Vietnam & Cambodia: Phnom Penh
Our journey to Phnom Penh took 6 hours and passed through the lovely countryside of Cambodia. Quite quickly, we left the area of the grass huts. Soon they became scarcer and were replaced by wooden structures. However, the obvious poverty remained. We made a few pit stops. One was to visit a silk farm where local women were learning the art of weaving. With luck, this skill will keep them off the streets of the larger cities. We enjoyed a wonderful lunch there prepared by the owners. We then had a quick course in Silk Farming 101, from the cultivation of the worms to the final product. We discovered that the worms, once shorn of their threads, were often eaten by the workers. Well, not to be considered squeamish Americans, some of us indulged in the delicacy. Just chew fast and swallow before you have much time to think about it.
That was not enough for some. We had another stop later on where they cooked tarantulas and other assorted bugs. My roommate gave it bravely a go…but it came back to haunt her for the next two days! Personally, I passed this time.
Our home away from home in Phnom Penh was the elegant Raffles. Simply lovely and up to the famous Raffles’ standards. Before we checked in, we did one more little stop: a massage parlor. Well, not your ordinary massage parlor. This is one where the workers are all blind and were learning a skill to enable them to take care of themselves in a legitimate fashion. It was another wonderful treat after a very long day of touring and traveling. We finally arrived at our hotel well into our second wind – not that it lasted very long under the circumstances. But it got us through check in and into the casual restaurant long enough to down a burger (yes, a burger) and couple glasses of wine.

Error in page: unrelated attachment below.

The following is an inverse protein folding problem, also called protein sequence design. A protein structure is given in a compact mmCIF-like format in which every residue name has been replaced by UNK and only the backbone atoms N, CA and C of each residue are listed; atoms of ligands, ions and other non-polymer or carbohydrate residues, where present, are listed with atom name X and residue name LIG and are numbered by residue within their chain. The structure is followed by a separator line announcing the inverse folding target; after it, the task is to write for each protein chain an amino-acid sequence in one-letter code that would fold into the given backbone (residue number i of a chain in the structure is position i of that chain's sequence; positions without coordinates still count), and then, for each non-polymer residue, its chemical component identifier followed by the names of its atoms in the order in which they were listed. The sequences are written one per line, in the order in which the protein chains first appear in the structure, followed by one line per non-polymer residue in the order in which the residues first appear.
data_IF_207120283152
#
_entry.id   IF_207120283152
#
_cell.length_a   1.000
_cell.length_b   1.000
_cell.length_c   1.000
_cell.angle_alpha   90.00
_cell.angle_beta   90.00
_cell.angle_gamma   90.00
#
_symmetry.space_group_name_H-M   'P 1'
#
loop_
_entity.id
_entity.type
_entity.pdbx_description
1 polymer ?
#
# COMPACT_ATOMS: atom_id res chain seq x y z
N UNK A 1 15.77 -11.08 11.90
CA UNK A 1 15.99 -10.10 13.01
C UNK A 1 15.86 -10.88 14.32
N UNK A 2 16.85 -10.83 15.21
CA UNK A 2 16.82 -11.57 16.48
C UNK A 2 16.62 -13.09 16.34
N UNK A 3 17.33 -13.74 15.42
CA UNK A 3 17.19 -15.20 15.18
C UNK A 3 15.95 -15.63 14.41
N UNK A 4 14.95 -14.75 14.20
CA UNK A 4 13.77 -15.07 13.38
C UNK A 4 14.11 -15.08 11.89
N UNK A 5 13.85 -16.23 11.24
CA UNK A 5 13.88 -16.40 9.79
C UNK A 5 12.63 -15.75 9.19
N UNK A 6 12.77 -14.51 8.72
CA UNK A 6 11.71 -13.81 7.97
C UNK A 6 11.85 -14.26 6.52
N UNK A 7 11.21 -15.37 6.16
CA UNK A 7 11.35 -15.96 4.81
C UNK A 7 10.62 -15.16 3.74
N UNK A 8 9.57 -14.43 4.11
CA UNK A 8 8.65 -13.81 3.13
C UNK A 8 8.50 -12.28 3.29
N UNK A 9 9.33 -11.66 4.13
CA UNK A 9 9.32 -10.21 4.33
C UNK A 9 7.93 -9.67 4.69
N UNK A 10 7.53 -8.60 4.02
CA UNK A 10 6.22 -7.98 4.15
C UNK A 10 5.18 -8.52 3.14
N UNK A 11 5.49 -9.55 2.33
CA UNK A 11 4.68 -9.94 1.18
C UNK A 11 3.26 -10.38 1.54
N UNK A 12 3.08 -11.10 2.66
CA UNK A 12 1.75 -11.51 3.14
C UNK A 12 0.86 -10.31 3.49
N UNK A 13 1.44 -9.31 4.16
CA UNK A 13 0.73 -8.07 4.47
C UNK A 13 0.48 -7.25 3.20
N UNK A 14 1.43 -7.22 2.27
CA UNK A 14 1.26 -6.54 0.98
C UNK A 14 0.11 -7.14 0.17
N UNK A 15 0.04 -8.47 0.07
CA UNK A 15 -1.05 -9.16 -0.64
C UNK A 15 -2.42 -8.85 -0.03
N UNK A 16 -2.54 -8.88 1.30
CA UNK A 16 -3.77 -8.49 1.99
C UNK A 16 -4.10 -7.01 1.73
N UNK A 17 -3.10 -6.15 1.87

Another full day and whirlwind tour of Phnom Penh. We visited the National Museum with its wonderful collection of sculpture from the pre-Angkor period. We toured the Royal Palace and the Silver Pagoda. You must remember that you cannot enter these areas unless you are properly dressed. Carrying a scarf to cover the shoulders is not acceptable. You must have your knees and shoulders covered by pants, skirts, jackets, blouses. If not, you will be buying an oversized t-shirt at the kiosk.
Lunch was even more fabulous on this day than usual. We ate at a restaurant that trains street kids to learn a skill in hospitality. The food was over the top. In fact, I got the recipe for my Pumpkin and Fish Curry. It is not quite the same done in one’s own kitchen, but it was close enough for me to reminisce. I also fell in love with many of the painting that lined the walls. They were all done by local Cambodian street kids. This proved a very special place.
After lunch, we were introduced to the tragic part of Cambodian history. We toured Toul Sleng, the former high school turned torture prison during the Pol Pot regime. It is not for the faint of heart. The photos are gut wrenching; the improvised cells distressing. However, this is part of Cambodia, and travel is intended to expose one to the lives and customs of other people. That is not always pleasant, but particularly here, it is necessary to understanding the poverty and the lack of an older generation. Fifty percent of the population is under 15, 70% is under 30. That becomes even clear when we traveled to the outskirts of town and visited the Killing Fields of Choeung Ek. Almost 12,000 bodies have been uncovered here from the mass executions that took place in the late 70’s. These represent only a portion of the 2 million who lost their lives to the Khmer Rouge during its 3 year reign.
That evening, to take our minds off the visions of the afternoon, we toured the Raffles hotel and enjoyed yet another great dinner there in their signature restaurant.